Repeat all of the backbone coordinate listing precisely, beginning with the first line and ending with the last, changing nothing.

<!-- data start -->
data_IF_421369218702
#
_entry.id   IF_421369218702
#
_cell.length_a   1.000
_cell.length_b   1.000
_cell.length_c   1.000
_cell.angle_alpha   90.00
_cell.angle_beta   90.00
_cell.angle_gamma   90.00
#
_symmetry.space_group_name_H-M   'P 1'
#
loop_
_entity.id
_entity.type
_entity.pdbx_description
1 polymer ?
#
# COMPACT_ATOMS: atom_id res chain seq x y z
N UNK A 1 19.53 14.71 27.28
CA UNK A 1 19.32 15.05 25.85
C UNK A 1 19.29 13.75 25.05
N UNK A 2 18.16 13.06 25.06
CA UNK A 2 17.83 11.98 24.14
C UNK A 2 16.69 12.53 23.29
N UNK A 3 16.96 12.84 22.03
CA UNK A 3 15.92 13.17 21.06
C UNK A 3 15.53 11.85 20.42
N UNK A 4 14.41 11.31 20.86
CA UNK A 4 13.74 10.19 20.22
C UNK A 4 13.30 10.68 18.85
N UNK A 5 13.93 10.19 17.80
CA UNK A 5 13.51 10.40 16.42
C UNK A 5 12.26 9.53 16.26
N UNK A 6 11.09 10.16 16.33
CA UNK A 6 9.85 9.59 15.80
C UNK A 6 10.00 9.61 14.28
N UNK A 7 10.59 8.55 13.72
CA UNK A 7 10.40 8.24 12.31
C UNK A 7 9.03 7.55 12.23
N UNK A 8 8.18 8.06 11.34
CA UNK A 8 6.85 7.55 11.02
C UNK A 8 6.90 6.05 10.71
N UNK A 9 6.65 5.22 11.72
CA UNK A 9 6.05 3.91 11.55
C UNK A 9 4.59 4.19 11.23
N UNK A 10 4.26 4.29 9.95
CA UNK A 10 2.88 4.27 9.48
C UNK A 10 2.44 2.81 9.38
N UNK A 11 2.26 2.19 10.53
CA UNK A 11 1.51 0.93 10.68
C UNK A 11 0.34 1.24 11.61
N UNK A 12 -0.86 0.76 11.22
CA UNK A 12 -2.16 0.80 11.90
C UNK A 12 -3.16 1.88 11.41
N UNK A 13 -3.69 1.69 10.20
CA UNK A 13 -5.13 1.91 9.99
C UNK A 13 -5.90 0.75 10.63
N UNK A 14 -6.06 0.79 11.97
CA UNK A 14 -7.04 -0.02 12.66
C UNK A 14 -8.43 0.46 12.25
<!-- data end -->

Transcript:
data_IF_421369218702
#
_entry.id   IF_421369218702
#
_cell.length_a   1.000
_cell.length_b   1.000
_cell.length_c   1.000
_cell.angle_alpha   90.00
_cell.angle_beta   90.00
_cell.angle_gamma   90.00
#
_symmetry.space_group_name_H-M   'P 1'
#
loop_
_entity.id
_entity.type
_entity.pdbx_description
1 polymer ?
#
# COMPACT_ATOMS: atom_id res chain seq x y z
N UNK A 1 19.53 14.71 27.28
CA UNK A 1 19.32 15.05 25.85
C UNK A 1 19.29 13.75 25.05
N UNK A 2 18.16 13.06 25.06
CA UNK A 2 17.83 11.98 24.14
C UNK A 2 16.69 12.53 23.29
N UNK A 3 16.96 12.84 22.03
CA UNK A 3 15.92 13.17 21.06
C UNK A 3 15.53 11.85 20.42
N UNK A 4 14.41 11.31 20.86
CA UNK A 4 13.74 10.19 20.22
C UNK A 4 13.30 10.68 18.85
N UNK A 5 13.93 10.19 17.80
CA UNK A 5 13.51 10.40 16.42
C UNK A 5 12.26 9.53 16.26
N UNK A 6 11.09 10.16 16.33
CA UNK A 6 9.85 9.59 15.80
C UNK A 6 10.00 9.61 14.28
N UNK A 7 10.59 8.55 13.72
CA UNK A 7 10.40 8.24 12.31
C UNK A 7 9.03 7.55 12.23
N UNK A 8 8.18 8.06 11.34
CA UNK A 8 6.85 7.55 11.02
C UNK A 8 6.90 6.05 10.71
N UNK A 9 6.65 5.22 11.72
CA UNK A 9 6.05 3.91 11.55
C UNK A 9 4.59 4.19 11.23
N UNK A 10 4.26 4.29 9.95
CA UNK A 10 2.88 4.27 9.48
C UNK A 10 2.44 2.81 9.38
N UNK A 11 2.26 2.19 10.53
CA UNK A 11 1.51 0.93 10.68
C UNK A 11 0.34 1.24 11.61
N UNK A 12 -0.86 0.76 11.22
CA UNK A 12 -2.16 0.80 11.90
C UNK A 12 -3.16 1.88 11.41
N UNK A 13 -3.69 1.69 10.20
CA UNK A 13 -5.13 1.91 9.99
C UNK A 13 -5.90 0.75 10.63
N UNK A 14 -6.06 0.79 11.97
CA UNK A 14 -7.04 -0.02 12.66
C UNK A 14 -8.43 0.46 12.25